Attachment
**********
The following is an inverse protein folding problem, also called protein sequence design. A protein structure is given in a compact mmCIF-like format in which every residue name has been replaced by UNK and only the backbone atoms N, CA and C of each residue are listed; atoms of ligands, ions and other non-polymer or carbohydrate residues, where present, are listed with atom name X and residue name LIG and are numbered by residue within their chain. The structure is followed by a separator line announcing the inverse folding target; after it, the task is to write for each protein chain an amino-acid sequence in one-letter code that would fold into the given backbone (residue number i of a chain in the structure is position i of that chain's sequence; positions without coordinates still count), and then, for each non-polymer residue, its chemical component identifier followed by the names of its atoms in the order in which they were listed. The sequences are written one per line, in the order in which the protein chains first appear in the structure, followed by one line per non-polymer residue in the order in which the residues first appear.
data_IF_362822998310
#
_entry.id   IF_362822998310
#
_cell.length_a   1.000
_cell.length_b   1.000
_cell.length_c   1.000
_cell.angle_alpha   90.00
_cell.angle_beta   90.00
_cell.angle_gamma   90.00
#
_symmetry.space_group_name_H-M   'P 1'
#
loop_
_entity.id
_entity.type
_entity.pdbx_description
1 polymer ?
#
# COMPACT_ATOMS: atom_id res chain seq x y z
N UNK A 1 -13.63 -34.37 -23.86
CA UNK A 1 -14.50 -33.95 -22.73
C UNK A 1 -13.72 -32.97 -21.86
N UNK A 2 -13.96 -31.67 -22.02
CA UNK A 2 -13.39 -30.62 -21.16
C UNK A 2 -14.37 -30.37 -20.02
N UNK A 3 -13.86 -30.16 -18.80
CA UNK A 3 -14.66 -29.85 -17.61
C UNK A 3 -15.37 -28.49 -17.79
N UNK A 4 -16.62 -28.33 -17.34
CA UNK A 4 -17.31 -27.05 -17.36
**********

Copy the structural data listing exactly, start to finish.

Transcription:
The following is an inverse protein folding problem, also called protein sequence design. A protein structure is given in a compact mmCIF-like format in which every residue name has been replaced by UNK and only the backbone atoms N, CA and C of each residue are listed; atoms of ligands, ions and other non-polymer or carbohydrate residues, where present, are listed with atom name X and residue name LIG and are numbered by residue within their chain. The structure is followed by a separator line announcing the inverse folding target; after it, the task is to write for each protein chain an amino-acid sequence in one-letter code that would fold into the given backbone (residue number i of a chain in the structure is position i of that chain's sequence; positions without coordinates still count), and then, for each non-polymer residue, its chemical component identifier followed by the names of its atoms in the order in which they were listed. The sequences are written one per line, in the order in which the protein chains first appear in the structure, followed by one line per non-polymer residue in the order in which the residues first appear.
data_IF_362822998310
#
_entry.id   IF_362822998310
#
_cell.length_a   1.000
_cell.length_b   1.000
_cell.length_c   1.000
_cell.angle_alpha   90.00
_cell.angle_beta   90.00
_cell.angle_gamma   90.00
#
_symmetry.space_group_name_H-M   'P 1'
#
loop_
_entity.id
_entity.type
_entity.pdbx_description
1 polymer ?
#
# COMPACT_ATOMS: atom_id res chain seq x y z
N UNK A 1 -13.63 -34.37 -23.86
CA UNK A 1 -14.50 -33.95 -22.73
C UNK A 1 -13.72 -32.97 -21.86
N UNK A 2 -13.96 -31.67 -22.02
CA UNK A 2 -13.39 -30.62 -21.16
C UNK A 2 -14.37 -30.37 -20.02
N UNK A 3 -13.86 -30.16 -18.80
CA UNK A 3 -14.66 -29.85 -17.61
C UNK A 3 -15.37 -28.49 -17.79
N UNK A 4 -16.62 -28.33 -17.34
CA UNK A 4 -17.31 -27.05 -17.36